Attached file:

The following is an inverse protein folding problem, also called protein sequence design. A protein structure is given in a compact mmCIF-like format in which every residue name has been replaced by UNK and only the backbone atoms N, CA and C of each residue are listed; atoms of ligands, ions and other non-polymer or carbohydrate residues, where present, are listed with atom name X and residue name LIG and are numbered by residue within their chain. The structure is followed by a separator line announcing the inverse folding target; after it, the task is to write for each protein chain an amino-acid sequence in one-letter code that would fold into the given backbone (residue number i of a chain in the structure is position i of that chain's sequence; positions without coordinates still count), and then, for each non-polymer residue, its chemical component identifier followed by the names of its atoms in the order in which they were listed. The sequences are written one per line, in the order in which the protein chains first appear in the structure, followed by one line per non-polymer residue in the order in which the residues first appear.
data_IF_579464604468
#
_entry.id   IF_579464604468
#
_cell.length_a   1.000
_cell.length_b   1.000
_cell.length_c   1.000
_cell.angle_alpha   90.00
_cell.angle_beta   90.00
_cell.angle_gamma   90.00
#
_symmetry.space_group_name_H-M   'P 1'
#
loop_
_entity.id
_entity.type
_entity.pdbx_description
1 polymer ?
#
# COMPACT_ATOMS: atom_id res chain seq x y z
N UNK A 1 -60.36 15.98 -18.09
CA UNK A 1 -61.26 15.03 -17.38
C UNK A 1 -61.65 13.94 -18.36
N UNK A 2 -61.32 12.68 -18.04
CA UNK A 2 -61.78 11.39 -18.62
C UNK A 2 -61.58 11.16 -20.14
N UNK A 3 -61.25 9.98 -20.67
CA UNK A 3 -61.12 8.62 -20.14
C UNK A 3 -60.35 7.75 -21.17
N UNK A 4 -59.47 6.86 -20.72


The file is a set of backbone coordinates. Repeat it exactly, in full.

The following is an inverse protein folding problem, also called protein sequence design. A protein structure is given in a compact mmCIF-like format in which every residue name has been replaced by UNK and only the backbone atoms N, CA and C of each residue are listed; atoms of ligands, ions and other non-polymer or carbohydrate residues, where present, are listed with atom name X and residue name LIG and are numbered by residue within their chain. The structure is followed by a separator line announcing the inverse folding target; after it, the task is to write for each protein chain an amino-acid sequence in one-letter code that would fold into the given backbone (residue number i of a chain in the structure is position i of that chain's sequence; positions without coordinates still count), and then, for each non-polymer residue, its chemical component identifier followed by the names of its atoms in the order in which they were listed. The sequences are written one per line, in the order in which the protein chains first appear in the structure, followed by one line per non-polymer residue in the order in which the residues first appear.
data_IF_579464604468
#
_entry.id   IF_579464604468
#
_cell.length_a   1.000
_cell.length_b   1.000
_cell.length_c   1.000
_cell.angle_alpha   90.00
_cell.angle_beta   90.00
_cell.angle_gamma   90.00
#
_symmetry.space_group_name_H-M   'P 1'
#
loop_
_entity.id
_entity.type
_entity.pdbx_description
1 polymer ?
#
# COMPACT_ATOMS: atom_id res chain seq x y z
N UNK A 1 -60.36 15.98 -18.09
CA UNK A 1 -61.26 15.03 -17.38
C UNK A 1 -61.65 13.94 -18.36
N UNK A 2 -61.32 12.68 -18.04
CA UNK A 2 -61.78 11.39 -18.62
C UNK A 2 -61.58 11.16 -20.14
N UNK A 3 -61.25 9.98 -20.67
CA UNK A 3 -61.12 8.62 -20.14
C UNK A 3 -60.35 7.75 -21.17
N UNK A 4 -59.47 6.86 -20.72